Combined expertise in order to understand how centrosomes duplicateCollaboration Dr. Tapas Manna (IISSR TVM) – Dr. Elmar Schiebel (ZMBH, Uni Heidelberg)

The centrosome was discovered by T. Boveri in Würzburg more than 140 years ago. T. Boveri already suggested that centrosomes are somehow connected to the development of cancer which was confirmed by studies of the last two decades.

Over the many years, it became apparent that centrosomes are membraneless organelle that organize the spindle fibers, the microtubules, that are essential for chromosome segregation in mitosis. As DNA, centrosome duplicate once per cell cycle. The already exiting centrosome functions as platform for the assembly of a daughter. One of the first steps in centrosome duplication is the assembly of the so-called cartwheel consisting of the conserved protein Sas6. The cartwheel functions a blue print for the assembly of the centriole, the internal scaffold of centrosomes. It recruits the gamma-tubulin ring complex that subsequently organizes microtubules that form the outside wall of centrioles (the centriole microtubules do not function as spindle fibres). In this DBT/DFG jointly funded project by Dr. Manna and Dr. Schiebel combine their expertise on Sas6 and the gamma-tubulin ring complex in order to understand how centrosomes duplicate.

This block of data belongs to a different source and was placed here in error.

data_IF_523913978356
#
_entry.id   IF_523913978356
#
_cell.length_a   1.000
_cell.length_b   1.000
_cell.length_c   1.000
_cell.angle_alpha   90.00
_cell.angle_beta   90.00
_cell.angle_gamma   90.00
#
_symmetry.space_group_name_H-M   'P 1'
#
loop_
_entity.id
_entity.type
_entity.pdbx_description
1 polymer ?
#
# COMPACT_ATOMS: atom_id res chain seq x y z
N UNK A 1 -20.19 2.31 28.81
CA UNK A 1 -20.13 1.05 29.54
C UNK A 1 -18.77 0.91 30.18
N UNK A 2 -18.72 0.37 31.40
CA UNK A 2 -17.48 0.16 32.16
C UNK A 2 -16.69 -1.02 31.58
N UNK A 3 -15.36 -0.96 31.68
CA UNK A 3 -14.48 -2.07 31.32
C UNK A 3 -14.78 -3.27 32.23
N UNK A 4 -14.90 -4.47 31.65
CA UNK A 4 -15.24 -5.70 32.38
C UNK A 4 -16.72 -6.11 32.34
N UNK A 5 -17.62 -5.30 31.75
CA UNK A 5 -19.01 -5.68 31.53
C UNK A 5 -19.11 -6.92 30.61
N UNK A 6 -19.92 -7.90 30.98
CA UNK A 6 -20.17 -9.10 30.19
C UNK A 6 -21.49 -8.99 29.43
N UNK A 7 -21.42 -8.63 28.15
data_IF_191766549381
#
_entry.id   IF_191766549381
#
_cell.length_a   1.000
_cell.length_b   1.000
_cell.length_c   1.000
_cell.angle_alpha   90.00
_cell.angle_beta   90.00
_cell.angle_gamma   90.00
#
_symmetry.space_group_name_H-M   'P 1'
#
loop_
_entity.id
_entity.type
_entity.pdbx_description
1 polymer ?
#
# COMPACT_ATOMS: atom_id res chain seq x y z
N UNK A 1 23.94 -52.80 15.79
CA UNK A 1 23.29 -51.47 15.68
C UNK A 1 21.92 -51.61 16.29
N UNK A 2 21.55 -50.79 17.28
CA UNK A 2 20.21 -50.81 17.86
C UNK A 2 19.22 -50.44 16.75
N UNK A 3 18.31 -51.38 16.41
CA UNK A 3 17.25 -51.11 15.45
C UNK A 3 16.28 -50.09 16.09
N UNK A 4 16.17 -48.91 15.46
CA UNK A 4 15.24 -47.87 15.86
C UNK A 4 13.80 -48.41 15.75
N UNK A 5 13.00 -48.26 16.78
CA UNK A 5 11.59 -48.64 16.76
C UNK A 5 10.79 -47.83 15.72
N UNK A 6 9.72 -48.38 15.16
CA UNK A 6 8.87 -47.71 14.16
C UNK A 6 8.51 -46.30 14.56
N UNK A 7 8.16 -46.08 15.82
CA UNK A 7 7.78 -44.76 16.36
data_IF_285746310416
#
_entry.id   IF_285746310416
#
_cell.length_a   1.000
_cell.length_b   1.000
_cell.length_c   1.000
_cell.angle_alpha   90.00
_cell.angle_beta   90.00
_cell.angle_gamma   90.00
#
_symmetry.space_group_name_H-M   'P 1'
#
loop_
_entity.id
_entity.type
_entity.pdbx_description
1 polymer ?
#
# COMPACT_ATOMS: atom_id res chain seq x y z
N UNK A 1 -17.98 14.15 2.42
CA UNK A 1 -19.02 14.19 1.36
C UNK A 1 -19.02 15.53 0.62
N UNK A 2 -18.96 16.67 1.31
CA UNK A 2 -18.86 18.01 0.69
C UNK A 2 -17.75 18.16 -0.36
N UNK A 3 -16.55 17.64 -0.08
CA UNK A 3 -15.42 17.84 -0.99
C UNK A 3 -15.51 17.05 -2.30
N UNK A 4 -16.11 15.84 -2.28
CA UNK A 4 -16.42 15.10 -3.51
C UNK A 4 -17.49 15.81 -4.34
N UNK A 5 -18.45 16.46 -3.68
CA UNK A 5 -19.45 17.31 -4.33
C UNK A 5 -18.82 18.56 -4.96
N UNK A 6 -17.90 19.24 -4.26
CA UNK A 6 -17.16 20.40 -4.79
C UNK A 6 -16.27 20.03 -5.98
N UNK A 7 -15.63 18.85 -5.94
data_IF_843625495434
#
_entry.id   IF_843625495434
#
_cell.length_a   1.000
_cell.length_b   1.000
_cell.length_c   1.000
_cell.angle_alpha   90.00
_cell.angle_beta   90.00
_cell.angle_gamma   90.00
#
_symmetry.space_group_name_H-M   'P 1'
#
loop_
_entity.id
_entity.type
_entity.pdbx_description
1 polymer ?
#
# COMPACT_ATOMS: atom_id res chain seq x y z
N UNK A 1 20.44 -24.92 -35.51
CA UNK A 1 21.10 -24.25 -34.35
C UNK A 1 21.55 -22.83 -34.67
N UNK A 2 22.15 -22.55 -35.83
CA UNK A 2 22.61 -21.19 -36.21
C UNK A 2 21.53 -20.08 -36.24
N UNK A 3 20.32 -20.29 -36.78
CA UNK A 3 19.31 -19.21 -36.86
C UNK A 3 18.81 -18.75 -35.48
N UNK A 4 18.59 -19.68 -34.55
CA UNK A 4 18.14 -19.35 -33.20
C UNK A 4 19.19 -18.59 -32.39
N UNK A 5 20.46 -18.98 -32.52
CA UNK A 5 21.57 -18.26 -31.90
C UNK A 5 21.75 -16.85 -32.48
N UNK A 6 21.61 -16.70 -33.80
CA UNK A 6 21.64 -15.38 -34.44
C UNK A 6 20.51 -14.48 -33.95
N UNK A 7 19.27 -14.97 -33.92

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    Dr. Tapas Manna
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    Dr. Elmar Schiebel
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